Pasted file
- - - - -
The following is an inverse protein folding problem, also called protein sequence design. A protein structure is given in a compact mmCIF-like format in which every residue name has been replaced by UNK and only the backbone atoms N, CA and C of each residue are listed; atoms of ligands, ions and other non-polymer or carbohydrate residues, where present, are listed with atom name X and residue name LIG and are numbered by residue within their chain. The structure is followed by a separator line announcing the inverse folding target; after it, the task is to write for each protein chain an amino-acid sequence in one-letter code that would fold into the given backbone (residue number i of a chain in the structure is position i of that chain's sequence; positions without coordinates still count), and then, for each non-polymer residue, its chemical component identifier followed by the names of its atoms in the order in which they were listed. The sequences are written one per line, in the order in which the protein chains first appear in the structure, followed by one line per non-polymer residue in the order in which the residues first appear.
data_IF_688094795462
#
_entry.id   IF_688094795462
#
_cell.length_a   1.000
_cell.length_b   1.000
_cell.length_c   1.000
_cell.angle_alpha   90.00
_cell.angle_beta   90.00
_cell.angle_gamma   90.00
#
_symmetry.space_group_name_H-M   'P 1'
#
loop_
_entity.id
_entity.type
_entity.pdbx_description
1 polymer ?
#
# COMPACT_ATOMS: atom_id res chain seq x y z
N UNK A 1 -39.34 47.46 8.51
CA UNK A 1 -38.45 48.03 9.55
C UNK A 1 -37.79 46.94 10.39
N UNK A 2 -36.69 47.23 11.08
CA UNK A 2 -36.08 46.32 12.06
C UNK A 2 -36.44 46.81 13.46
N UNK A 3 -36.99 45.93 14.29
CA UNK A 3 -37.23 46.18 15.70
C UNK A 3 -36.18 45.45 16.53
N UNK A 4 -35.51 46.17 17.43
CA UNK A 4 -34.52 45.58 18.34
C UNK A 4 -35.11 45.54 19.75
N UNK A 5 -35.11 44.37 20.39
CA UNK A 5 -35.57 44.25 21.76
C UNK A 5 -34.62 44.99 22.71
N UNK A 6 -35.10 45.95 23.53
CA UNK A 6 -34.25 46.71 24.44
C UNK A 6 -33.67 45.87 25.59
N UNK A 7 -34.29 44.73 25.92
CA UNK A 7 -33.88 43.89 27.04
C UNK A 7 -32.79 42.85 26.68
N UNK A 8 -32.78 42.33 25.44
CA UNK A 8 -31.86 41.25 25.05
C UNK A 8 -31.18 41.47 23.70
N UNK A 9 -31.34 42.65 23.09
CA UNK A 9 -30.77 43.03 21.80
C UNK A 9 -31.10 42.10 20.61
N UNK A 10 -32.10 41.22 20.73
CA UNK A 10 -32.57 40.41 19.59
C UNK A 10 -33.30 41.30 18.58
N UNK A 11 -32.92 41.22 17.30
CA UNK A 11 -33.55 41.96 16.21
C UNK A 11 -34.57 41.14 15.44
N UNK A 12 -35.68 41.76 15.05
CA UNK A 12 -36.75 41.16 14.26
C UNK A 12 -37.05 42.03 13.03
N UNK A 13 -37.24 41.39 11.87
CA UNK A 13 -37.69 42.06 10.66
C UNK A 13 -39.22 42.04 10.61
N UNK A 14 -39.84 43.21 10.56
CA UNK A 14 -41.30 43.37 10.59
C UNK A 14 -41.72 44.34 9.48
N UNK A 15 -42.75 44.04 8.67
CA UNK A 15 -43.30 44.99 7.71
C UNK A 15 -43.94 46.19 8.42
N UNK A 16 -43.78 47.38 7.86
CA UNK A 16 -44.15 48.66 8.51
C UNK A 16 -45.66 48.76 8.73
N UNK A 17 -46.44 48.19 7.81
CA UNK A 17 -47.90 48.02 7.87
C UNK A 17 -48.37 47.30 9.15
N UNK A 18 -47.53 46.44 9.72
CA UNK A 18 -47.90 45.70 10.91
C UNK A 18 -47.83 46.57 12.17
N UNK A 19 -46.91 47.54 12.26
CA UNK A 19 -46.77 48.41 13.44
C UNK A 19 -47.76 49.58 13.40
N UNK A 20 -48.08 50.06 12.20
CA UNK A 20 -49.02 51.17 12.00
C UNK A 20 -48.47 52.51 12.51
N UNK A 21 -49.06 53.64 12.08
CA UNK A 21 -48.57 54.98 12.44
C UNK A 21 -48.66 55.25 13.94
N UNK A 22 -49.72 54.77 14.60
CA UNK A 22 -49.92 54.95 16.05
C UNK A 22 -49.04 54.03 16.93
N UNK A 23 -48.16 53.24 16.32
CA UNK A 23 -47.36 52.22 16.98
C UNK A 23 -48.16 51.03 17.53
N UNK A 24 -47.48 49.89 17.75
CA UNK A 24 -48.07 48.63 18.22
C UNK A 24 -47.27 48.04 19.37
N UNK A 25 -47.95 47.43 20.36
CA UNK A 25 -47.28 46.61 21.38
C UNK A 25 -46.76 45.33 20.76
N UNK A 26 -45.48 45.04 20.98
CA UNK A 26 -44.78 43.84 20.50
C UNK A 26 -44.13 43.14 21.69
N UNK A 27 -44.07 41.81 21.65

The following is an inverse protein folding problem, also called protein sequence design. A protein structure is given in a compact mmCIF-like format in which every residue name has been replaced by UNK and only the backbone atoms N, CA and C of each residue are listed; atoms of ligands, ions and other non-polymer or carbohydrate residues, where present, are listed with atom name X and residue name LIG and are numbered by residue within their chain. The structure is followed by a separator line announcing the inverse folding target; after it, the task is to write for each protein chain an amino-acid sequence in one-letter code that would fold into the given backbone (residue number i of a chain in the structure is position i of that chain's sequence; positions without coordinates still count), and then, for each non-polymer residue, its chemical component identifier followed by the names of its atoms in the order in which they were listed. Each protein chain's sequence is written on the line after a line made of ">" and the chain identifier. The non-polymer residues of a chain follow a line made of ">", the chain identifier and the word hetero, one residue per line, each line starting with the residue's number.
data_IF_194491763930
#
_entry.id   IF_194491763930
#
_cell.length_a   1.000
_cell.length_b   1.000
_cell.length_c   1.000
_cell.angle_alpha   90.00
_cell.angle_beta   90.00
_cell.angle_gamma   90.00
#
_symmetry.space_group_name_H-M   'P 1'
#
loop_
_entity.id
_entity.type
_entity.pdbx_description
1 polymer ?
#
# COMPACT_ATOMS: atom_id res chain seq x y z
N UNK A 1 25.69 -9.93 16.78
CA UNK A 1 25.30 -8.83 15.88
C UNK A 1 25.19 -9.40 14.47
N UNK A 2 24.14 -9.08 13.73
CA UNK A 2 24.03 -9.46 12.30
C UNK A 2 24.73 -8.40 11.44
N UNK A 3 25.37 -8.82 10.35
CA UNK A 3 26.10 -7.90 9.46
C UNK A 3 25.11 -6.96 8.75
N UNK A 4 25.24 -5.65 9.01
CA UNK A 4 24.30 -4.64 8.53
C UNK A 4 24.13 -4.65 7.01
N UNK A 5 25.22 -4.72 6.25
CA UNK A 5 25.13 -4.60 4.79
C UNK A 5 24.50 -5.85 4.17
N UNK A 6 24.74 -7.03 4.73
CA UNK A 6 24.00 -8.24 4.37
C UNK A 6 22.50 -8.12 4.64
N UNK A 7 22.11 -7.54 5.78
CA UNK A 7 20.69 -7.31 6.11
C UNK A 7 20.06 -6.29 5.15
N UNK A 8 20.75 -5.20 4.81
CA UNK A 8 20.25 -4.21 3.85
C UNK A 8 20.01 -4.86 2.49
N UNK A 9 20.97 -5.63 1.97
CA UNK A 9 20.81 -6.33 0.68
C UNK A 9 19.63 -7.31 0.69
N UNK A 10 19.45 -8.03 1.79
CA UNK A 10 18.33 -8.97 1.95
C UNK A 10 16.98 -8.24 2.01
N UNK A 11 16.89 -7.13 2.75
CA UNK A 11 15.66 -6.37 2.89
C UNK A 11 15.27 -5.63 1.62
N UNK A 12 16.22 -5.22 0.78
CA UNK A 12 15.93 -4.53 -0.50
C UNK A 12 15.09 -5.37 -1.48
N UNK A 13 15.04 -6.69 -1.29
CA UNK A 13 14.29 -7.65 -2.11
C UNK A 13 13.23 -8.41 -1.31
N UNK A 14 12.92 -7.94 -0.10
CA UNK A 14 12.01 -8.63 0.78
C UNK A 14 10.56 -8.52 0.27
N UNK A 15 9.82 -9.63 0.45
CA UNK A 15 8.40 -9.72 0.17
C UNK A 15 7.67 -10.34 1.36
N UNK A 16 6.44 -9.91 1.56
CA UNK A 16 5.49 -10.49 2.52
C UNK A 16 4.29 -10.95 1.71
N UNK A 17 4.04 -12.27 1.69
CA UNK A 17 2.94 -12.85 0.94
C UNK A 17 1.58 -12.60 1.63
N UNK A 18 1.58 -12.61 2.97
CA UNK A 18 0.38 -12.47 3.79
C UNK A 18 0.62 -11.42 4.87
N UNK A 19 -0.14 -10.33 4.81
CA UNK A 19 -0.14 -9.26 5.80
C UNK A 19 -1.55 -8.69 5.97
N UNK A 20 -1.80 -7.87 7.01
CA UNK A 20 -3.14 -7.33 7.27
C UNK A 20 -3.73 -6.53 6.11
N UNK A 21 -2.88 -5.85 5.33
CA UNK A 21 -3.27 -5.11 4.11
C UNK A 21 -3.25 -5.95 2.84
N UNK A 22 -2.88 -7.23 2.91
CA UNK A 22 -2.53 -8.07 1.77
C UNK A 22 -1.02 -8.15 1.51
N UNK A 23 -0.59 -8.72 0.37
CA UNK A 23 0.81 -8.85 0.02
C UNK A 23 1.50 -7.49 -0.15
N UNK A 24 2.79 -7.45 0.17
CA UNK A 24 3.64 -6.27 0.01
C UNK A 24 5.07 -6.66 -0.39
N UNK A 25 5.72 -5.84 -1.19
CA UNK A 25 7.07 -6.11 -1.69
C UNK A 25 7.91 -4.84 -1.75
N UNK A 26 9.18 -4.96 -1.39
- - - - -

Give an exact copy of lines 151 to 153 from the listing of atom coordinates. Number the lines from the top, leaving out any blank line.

C UNK A 10 16.98 -8.24 2.01
N UNK A 11 16.89 -7.13 2.75
CA UNK A 11 15.66 -6.37 2.89